So Saturday morning saw me meeting up at 8-20 with the other members of the team, José Navarro Leandro, Juan López Ruiz, Conrado Requena Aznar and Fernando Tomás on the cliffs at Cabo de Palos for a bit of seawatching to start with.  Here we got our first 10 species (Yellow-legged Gull; Audouin's Gull; Sandwich Tern; Common Tern; Cormorant; Shag; Razorbill; Balearic Shearwater; Gannet and Shelduck), but probably spent too much time there waiting for a couple more which we had to give up on (these being Cory's Shearwater and Great Skua).  The Common Terns were the first I'd seen this year.

From here we went over to the lighthouse gardens to look for 'small' birds, but as is certain to happen, there had been a big clear-out of birds, and hardly any of the birds seen there the day before could be found.  Here we had another 20 species (Pallid Swift; Swallow; Red-rumped Swallow; Spotless Starling; Blackbird; Sardinian Warbler; Subalpine Warbler; Common Redstart; Nightingale (heard only); Robin; Kestrel; Collared Dove; House Sparrow; Greenfinch; Crested Lark; Willow Warbler; White Wagtail; Little Egret; Rock Dove/Domestic Pigeon; Monk Parakeet).

Our next stop was al Calareona in Cabo de Palos where we hoped to pick up Blue Rock Thrush and Black Wheatear, but we drew a total blank with these.  However we did pick up another 7 species (Black-eared Wheatear; Northern Wheatear; Whinchat; Thekla Lark; Red-legged Partridge; Goldfinch and House Martin).  The Whinchat was another first of the year for me.

By now it was 11:30 and we were running late, so we decided to drop out the salinas of Marchamalo, as any birds seen there we had guaranteed at other sites.  BAD mistake - in birdwatching there's no such thing as a guarantee - and we missed out on Little Stint, Curlew Sandpiper and Grey Heron by not calling in there!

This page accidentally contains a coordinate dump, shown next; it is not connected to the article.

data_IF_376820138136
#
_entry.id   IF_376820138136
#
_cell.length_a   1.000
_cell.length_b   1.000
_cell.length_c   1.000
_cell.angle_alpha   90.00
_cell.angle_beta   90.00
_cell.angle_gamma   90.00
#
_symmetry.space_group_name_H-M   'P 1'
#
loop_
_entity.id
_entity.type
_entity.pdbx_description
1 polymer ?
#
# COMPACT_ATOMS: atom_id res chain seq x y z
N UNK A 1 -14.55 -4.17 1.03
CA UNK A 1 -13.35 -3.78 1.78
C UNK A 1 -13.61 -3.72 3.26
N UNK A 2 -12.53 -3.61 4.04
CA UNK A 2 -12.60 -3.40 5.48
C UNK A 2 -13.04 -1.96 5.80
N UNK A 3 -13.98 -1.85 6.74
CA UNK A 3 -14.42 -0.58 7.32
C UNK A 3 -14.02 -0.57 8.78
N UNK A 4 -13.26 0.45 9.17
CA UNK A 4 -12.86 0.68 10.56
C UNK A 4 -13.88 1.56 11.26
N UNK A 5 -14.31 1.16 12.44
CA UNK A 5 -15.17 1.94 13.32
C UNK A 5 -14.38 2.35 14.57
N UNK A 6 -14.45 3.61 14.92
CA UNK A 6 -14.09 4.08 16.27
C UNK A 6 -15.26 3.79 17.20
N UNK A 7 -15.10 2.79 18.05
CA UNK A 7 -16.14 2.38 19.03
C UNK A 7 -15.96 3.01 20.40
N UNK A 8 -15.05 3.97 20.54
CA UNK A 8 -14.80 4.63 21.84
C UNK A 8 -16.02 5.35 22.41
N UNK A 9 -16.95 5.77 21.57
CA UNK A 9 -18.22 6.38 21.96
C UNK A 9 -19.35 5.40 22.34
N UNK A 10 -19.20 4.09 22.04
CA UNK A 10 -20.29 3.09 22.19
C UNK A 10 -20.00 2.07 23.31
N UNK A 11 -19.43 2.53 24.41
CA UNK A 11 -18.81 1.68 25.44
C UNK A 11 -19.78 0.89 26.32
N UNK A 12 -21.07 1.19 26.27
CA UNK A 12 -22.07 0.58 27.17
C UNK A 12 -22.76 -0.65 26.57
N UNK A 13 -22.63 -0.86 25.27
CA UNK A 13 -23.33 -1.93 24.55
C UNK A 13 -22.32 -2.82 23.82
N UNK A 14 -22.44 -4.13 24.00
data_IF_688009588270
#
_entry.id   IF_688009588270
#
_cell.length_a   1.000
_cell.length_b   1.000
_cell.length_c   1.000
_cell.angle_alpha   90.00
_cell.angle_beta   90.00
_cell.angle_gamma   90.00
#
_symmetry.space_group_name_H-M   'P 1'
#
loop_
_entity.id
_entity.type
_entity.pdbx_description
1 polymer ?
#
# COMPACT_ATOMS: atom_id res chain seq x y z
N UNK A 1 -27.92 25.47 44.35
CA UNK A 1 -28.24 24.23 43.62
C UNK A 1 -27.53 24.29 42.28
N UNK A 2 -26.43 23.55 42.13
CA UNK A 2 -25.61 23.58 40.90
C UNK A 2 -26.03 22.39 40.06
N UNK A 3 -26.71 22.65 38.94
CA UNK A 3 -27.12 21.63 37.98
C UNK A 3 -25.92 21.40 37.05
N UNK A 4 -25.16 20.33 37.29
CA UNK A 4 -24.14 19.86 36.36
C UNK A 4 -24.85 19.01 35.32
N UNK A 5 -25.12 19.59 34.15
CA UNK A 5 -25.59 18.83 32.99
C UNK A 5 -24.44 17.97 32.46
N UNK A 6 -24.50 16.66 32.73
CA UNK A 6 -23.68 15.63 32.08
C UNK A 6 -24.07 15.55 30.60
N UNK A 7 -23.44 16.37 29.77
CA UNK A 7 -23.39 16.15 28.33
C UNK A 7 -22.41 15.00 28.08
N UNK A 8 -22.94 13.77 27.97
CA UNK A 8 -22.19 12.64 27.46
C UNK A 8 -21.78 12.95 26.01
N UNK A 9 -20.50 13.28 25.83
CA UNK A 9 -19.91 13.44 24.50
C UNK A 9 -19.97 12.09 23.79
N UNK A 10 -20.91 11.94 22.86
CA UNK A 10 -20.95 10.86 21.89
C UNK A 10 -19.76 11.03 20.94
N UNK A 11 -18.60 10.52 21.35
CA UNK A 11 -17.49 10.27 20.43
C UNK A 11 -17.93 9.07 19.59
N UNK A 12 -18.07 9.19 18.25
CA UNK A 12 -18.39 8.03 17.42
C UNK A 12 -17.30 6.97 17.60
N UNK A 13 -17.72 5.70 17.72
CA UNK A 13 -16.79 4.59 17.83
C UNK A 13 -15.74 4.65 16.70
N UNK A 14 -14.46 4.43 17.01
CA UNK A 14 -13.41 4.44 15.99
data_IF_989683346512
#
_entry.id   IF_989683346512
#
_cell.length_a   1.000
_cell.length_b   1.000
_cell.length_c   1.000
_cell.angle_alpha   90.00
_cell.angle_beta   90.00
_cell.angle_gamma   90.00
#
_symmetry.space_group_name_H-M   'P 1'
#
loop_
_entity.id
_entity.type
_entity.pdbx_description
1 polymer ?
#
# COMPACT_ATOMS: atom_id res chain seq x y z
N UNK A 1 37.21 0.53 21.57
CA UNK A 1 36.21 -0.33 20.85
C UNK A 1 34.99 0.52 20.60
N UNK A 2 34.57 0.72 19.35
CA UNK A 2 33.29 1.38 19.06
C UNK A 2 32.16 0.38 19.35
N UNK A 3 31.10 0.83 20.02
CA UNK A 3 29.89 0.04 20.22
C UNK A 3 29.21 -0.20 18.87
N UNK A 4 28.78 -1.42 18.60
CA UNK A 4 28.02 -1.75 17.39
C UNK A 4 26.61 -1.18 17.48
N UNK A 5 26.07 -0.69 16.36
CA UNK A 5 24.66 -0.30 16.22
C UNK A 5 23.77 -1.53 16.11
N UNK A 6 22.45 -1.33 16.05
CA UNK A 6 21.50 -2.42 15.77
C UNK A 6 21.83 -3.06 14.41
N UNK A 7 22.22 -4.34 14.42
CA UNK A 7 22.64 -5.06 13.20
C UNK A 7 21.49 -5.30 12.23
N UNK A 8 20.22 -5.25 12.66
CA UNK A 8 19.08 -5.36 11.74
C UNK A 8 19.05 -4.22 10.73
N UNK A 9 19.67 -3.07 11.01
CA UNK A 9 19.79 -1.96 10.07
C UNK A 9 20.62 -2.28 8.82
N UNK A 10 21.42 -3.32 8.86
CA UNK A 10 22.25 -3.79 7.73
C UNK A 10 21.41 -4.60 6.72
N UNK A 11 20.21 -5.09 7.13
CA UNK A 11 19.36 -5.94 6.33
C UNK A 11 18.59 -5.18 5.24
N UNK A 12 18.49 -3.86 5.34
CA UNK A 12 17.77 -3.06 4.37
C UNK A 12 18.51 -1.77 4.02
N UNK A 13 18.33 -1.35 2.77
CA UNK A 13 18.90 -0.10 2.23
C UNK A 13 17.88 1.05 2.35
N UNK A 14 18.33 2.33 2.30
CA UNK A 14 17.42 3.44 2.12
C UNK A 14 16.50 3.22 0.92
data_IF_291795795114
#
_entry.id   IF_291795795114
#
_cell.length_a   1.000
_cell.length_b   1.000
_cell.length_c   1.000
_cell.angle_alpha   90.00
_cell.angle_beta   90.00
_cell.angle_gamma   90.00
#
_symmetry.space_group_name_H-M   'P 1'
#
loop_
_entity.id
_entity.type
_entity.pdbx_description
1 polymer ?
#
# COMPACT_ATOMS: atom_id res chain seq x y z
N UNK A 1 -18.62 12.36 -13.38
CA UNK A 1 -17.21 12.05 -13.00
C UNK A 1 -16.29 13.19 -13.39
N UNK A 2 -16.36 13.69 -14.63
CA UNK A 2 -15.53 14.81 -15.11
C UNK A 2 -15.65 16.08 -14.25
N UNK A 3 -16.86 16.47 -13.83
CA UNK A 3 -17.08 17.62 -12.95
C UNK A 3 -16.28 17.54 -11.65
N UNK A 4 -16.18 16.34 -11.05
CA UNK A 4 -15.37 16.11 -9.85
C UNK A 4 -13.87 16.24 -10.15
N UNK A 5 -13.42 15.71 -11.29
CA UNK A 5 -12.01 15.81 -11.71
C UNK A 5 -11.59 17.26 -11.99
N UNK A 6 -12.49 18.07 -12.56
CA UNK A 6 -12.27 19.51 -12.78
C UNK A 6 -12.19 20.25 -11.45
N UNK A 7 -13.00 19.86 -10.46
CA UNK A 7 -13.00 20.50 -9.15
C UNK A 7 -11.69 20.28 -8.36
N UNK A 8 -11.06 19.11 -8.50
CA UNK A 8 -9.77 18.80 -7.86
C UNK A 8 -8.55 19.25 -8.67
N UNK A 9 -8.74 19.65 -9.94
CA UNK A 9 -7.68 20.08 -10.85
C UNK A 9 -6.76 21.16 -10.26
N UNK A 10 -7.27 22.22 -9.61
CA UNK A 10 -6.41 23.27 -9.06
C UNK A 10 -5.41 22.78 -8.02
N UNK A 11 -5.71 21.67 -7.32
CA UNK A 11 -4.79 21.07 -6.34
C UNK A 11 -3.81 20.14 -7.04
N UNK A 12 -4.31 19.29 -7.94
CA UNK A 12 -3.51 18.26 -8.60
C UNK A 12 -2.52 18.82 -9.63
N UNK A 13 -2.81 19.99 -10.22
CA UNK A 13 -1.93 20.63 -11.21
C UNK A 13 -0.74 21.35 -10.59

We moved further west around the Mar Menor, stopping momentarily in the 'campo' at Los Urrutias for a Little Owl and then at the Club Nautico at Los Urrutias where we picked up another 4 (Ringed Plover; Kentish Plover; Slender-billed Gull and Turnstone) and had Cattle Egrets flying over the road.

Heading slightly inland, we then called into the old sewage farm (EDAR) of El Algar.  Here we had one of the sightings of the day in the form of a Peregrine shoot over, putting up all the birds in the lagoons before disappearing, only to be refound later on the banks of a farm reservoir with a pigeon that it had obviously hunted.  On seeing us, it laboriously flew off with its prey to one of the electricity pylons nearby.
This was one of 15 new species for the day here, the others being Black Winged Stilt; Wood Sandpiper; Common Redshank; Spotted Redshank; Greenshank; Black-tailed Godwit; Common Snipe; Little Ringed Plover; Iberian (Yellow) Wagtail; Little Grebe; Southern Grey Shrike; Woodpigeon; Mallard and Fan-tailed Warbler (Zitting Cisticola).

Our next stop was back to the Mar Menor, opposite the 'marina de Carmoli' where we picked up 5 species (Common Scoter; Great Crested Grebe; Black Necked Grebe; Grey Plover and Stonechat), followed by the 'rambla de Albujon' and another 5 species (Great Reed Warbler; Reed Warbler; Marsh Harrier; Moorhen and Stone Curlew), the Great Reed Warbler being another first for the year for me.

It was by now getting on for 2pm, and so we decided to have lunch (in the form of a picnic) on the beach at 'El Mojón' by the salinas at San Pedro del Pinatar, calling by en-route at a ploughed field at the side of the road where the Collared Pratincoles can be seen.